Saturday, February 25, 2023

A Debut Poetry Collection from a Master Teacher—Cathy Hailey



A lot is packed into Cathy Hailey’s Finishing Line Press chapbook I’d Rather Be a Hyacinth. All the poems are haiku sonnets. She tells us she learned about this form in The Poetry Gymnasium by Tom Hunley. With a few words to each line, she constructs Shakespearian sonnets with four haiku (most stanzas following the five-seven-five syllable count in three lines) and one rhymed couplet.


Most of the poems deal with nature, either the physical world or human nature as in behavior. There are also ekphrastic poems, the greater number of these describing dance performances. “Under the Sun,” her opening poem about a vase invokes movement and sensation in most lines, a call to find life in seemingly still manmade art.


Under the Sun (an excerpt)


Helios ascends,

bursting urns of golden fire,

glazing graceful winds.


Rhapsodizing lyre

song, strummed by Apollo’s hand,

transcends bound canvas.



The overall title of the collection is found in her last poem of section II.


In Life…


Hyacinths, Purple—

baby blooms adding stress, weight—

instinct maternal.


Tulips variegate

orange-yellow, dancing, coy,

above troupes of green,


singular pride, joy

even with no breeze.

In life, I’d rather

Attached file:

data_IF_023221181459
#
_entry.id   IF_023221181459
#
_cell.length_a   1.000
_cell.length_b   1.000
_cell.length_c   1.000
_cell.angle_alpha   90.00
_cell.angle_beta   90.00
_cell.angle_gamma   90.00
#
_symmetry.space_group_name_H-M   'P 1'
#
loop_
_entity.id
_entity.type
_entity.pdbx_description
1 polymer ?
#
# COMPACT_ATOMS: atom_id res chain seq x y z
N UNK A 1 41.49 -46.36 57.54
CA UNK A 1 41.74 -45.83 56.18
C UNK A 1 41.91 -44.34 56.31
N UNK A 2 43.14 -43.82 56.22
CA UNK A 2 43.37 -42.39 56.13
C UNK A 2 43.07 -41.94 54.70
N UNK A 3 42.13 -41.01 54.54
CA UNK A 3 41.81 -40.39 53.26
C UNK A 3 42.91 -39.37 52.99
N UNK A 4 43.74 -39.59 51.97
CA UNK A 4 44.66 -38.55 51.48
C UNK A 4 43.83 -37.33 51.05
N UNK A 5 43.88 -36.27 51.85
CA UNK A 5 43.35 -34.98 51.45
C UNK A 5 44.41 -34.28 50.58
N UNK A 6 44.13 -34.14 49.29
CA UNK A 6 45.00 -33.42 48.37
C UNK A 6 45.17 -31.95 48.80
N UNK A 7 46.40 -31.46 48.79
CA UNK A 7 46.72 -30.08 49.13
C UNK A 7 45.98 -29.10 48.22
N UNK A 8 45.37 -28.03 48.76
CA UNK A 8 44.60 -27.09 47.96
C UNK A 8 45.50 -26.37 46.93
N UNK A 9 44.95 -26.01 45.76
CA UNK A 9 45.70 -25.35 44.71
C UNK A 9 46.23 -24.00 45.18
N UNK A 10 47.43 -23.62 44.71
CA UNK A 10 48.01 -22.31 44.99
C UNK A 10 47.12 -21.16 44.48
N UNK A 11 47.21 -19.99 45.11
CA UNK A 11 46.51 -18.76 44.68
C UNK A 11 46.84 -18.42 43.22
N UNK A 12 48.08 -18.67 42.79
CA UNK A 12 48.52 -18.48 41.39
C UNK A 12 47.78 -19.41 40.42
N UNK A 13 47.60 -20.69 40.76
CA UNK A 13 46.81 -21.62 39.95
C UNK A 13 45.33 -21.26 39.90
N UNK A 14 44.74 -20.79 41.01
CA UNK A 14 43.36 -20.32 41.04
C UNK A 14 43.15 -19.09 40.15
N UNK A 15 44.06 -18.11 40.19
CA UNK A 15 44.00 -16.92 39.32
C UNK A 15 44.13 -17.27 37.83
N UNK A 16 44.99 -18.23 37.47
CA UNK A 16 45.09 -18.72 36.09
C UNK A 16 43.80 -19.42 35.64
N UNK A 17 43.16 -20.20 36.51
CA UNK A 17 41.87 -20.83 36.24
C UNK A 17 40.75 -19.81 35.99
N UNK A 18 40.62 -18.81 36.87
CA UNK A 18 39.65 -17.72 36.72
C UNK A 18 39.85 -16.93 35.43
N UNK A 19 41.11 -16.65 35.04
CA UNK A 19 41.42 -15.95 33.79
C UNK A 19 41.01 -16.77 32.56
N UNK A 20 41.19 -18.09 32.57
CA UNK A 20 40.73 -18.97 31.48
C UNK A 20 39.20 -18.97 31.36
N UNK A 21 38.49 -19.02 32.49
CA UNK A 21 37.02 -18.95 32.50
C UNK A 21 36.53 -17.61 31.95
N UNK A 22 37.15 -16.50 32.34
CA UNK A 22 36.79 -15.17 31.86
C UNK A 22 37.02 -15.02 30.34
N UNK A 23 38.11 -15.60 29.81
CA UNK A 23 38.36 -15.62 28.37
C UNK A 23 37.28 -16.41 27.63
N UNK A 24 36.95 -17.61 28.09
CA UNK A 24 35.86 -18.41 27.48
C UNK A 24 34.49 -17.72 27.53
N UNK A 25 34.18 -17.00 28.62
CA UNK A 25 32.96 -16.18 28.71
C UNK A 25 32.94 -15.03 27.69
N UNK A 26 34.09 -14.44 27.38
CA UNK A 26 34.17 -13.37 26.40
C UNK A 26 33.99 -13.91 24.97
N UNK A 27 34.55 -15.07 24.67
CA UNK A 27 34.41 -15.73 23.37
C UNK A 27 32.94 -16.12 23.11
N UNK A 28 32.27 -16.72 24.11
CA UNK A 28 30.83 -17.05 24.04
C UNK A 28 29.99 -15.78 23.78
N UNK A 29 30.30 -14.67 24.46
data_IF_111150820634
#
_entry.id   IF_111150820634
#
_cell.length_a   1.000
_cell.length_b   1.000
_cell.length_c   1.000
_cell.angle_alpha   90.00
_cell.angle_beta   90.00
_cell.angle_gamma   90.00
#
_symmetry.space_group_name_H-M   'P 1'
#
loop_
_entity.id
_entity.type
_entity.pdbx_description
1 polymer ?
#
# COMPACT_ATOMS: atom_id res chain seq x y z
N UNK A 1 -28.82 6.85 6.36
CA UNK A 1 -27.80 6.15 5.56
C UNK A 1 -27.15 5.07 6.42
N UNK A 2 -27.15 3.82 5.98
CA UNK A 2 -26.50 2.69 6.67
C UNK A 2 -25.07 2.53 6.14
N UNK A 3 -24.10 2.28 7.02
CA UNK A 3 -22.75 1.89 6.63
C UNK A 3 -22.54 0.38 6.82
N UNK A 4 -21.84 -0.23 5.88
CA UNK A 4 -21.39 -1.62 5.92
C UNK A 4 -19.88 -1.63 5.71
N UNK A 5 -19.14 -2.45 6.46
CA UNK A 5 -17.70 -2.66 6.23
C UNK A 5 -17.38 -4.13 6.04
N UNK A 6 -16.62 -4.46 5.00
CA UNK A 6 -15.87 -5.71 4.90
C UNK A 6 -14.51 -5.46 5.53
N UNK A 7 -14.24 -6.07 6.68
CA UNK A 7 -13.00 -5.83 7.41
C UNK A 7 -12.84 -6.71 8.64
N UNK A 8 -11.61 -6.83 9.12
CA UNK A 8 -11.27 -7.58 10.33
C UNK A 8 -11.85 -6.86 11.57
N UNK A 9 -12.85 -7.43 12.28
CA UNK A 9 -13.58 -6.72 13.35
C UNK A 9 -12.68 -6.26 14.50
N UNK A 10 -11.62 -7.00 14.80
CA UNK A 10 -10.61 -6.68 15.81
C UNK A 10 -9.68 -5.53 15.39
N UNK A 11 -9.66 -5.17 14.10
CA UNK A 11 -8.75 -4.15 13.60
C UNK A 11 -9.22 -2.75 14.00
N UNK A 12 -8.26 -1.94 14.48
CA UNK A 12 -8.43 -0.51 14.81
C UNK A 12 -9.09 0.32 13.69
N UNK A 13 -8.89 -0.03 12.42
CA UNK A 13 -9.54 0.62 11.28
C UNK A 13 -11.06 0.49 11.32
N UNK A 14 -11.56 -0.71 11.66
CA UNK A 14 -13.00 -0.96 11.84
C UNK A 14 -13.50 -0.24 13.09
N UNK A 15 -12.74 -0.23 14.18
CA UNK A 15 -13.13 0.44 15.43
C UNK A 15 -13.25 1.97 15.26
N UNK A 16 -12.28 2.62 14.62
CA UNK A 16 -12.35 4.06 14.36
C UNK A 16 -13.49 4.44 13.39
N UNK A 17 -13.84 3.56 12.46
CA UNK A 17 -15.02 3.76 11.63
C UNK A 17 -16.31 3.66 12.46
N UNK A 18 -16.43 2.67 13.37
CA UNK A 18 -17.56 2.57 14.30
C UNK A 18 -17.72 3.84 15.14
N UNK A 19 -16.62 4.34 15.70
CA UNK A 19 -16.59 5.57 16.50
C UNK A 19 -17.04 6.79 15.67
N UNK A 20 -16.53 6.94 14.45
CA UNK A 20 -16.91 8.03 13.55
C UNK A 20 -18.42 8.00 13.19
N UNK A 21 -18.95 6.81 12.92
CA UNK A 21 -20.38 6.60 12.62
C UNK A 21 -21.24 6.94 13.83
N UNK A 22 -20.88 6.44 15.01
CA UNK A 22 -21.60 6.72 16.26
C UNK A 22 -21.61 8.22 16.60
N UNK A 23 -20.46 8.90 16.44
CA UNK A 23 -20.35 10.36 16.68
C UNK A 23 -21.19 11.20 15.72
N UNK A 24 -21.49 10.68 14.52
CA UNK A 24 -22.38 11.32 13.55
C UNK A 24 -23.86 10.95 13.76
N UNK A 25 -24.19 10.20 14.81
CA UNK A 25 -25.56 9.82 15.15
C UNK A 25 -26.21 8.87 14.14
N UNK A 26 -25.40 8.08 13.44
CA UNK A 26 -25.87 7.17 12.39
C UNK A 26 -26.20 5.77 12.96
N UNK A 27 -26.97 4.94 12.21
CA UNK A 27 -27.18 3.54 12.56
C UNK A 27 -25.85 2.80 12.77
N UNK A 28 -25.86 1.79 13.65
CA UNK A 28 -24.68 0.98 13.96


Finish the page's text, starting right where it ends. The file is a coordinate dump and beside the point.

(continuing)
be a hyacinth,

embrace the role of mother,

live the labyrinth,


loved by a brood of florets—

barycenter of orbits.


The poet sees the hyacinth as a mother figure which transcends earthly boundaries as the “barycenter of orbits,” an outer space phenomenon where two or more bodies orbit one another. Elevation and transcendence are what the poet has her creative eye attuned to.


This brings The Dresser to the stunningly beautiful image Cathy Hailey created for the cover of I’d Rather Be a Hyacinth. The image combines a rosebud with the hint of a human profile, butterfly wings as shoulders, a lush display of purple leaves (looking like a ballet tutu), and a pair of stems that seem to represent legs and feet in ballet toe slippers.


But there is one more thing to notice and that’s the final poem and the only poem in Section III entitled “Afterword”. Hailey makes a swipe at “long-winded verse in “In Closing”. The ending couplet redeems:


In Closing (excerpts)


To curb long-winded

verse—haiku, haiku sonnet—

excess rescinded.



There’s magic in condensing,

precision in expressing.


Like many William Shakespeare plays, Hailey provides an epilogue to her collection of haiku sonnets. I’d Rather Be a Hyacinth is a notable first collection from a poet who is gathering her power after years of teaching others about poetry and writing.

Sunday, February 12, 2023

The Visibility of an Artist: Giuseppe De Nittis


The Dresser wasn’t planning to write about “An Italian Impressionist in Paris: Giuseppe De Nittis,” the exhibition that closes today February 12, 2023, at The Phillips Collection. However, several factors congregated in the Dresser’s consciousness that needed outlet.

—Number one is that De Nittis sometimes painted in a remarkably engaging Realist style and other times he experimented such that both Realism and Impressionism show up together which seems a contradiction in styles but work fascinatingly well in his paintings. Most striking is La parfumerie Violet where the background figures and buildings appear Realist and the foreground figures are Impressionist (a man at the right side of the canvas whose lower body disappears against the building’s black backdrop and a woman carrying a basket who feet blend with the wet street).